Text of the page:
Islamic Terrorism: A Voice of Reason

David Myatt

David Myatt

Editorial Note: We republish here an article by Mr Myatt written in 2015 which concerns the causes of what has been described as “Islamic terrorism”. Myatt’s provides an alternative – a rational and a philosophical – explanation that is at odds with the strident political rhetoric of the past decade.


Extremism, Terrorism, Culture, And Physis
A Question Of Being

Disinclined as I am, and as I have been for many years, to comment on recent events, I have – after much reflexion – decided to respond to certain questions asked of me, given that several friends and diverse individuals (communicating through correspondence forwarded to me through intermediaries) have expressed an interest in my opinion about some recent events in France because of my forty years of (now regretted) practical experience of extremism [1] and extremists and which experience included not only being an advocate, as a Muslim, of what has become known as ‘Islamic extremism’, but also of being a neo-nazi activist and ideologue who preached and who advocated subversion, insurrection, hatred, and terrorism.

The recent events in France, where seventeen people were killed at four locations between the 7th and 9th of January 2015 – and similar events on other lands, from September 2001 (9/11) onwards – have led many people to speculate about the problem of, about causes of, and what may be required to prevent, such acts.

My admittedly fallible view, derived from my personal decades of experience, is that simple cause-and-effect answers are rather misguided, however naturally instinctive and/or politically expedient they might be – and/or however effective (or perhaps necessary) some of them might be in the short-term: of years, of a decade or more. For I incline toward the view that the long-term solution does not lie in more legislation, or in more security measures, or in idealizing one culture over and above another (as in the West verses Islam), or in invading other lands, or even in attempting to combat ‘extremism’ by means of advocation of a ‘moderate’ interpretation of some religion or some political ideology. Rather, the long-term solution lies in understanding our basal physis [2] as human beings and then considering how – or even if – that basal physis can be changed, evolved.

For the reality – the truth – of our being is that we humans can always find, and have always found – century after century, millennia after millennia – some cause or some ideology or some ideation or some interpretation of some religion or some dogma or some leader to allow us to express, to live, what is solely masculous [3]. For as I know from my own experience and involvements such an expression, such a living, vivifies, excites, and has so often provided us (or a significant portion of us) with a sense of purpose, an identity, and thus given our lives meaning.

Thus, for that significant portion of us, it is our basal nature – our basal character – as human beings which is at fault, the cause; not some current or past harsh interpretation of some religion or of some weltanschauung; not some ‘extremist’ ideology, per se; not some failure to tackle extremism; not some deficiency of law nor some failure (of intelligence, or otherwise) by the Police or by some State security service. That is, the harsh modern interpretation of a religion such as Islam (manifest for example in al-Qa’ida and in groups such as ad-Dawlah al-Islamiyah fil ‘Iraq wa ash-Sham), or the extremism manifest in nazism and fascism (past and present) are symptoms, not the cause.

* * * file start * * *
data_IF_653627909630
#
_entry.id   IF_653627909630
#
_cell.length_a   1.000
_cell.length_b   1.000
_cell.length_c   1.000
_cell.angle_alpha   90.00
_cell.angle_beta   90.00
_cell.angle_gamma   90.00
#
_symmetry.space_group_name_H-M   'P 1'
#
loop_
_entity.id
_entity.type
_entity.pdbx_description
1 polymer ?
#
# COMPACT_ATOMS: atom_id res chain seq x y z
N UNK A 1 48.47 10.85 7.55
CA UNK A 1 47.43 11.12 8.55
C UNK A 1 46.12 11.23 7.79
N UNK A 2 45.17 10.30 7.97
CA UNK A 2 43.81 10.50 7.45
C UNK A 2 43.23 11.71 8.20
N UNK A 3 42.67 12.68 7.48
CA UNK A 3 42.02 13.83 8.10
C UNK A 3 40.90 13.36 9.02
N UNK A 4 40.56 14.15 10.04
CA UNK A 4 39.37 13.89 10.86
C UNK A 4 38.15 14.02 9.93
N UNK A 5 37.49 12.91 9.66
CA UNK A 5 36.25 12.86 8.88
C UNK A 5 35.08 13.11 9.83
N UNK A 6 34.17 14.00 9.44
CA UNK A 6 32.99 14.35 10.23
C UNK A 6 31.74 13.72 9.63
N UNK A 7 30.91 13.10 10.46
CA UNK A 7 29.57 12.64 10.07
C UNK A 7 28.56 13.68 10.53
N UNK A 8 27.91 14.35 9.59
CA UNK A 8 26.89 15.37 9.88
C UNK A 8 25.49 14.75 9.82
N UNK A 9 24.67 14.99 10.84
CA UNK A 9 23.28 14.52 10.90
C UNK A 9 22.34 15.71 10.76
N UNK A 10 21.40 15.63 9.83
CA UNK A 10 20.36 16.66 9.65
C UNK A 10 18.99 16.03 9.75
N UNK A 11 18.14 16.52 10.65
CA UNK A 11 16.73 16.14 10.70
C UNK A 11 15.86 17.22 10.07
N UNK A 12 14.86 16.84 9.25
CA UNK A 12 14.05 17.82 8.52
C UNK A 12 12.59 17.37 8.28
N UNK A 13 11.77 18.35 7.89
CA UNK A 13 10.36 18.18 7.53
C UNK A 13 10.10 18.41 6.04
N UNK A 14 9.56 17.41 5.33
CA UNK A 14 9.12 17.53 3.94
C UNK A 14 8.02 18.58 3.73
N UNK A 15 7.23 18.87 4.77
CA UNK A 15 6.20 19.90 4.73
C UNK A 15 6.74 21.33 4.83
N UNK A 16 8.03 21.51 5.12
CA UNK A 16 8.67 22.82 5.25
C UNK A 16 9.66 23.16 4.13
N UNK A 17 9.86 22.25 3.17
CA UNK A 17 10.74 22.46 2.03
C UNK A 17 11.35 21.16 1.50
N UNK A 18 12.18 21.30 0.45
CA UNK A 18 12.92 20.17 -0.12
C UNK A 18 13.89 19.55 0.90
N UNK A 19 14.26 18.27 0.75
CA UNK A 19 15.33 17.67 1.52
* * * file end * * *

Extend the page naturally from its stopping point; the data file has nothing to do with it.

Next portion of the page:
For it is my considered opinion – fallible as it is and based as it is on what (admittedly limited) knowledge I have of the circumstances – that the perpetrators of recent events in France simply found, in a harsh interpretation of Islam, something which not only gave them a sense of purpose, a goal – which gave their lives meaning – but also provided them with an excuse to behave according to their physis or what they believed their physis should be: to be what they were or had become or should become. That is, lacking that empathy – such compassion and such honour, such muliebral virtues – as would have engendered within them a feeling for, an intuition of, and thus an appreciation of, innocency [4] and of individuals as individuals and not as abstracted ‘enemies’ or as somehow ‘inferior’ to them or as a means whereby what they believed in, or desired (such as some after-life), could be achieved.

In other words, a harsh modern interpretation of a particular religion hallowed what is masculous to the detriment of what is muliebral, making such a basal, such an unbalanced, masculous physis an ideal to be imitated and strived for, and which masculous ideal included the notion of a personal immolation, via kampf and a dishonourable disregard for the innocency of others, as a means to some posited goal. An unbalanced masculous physis also evident in – and idealized by – the ideologies of communism, nazism, and fascism, and in and by the ‘puritanical’ and inquisitorial interpretations of Christianity centuries before.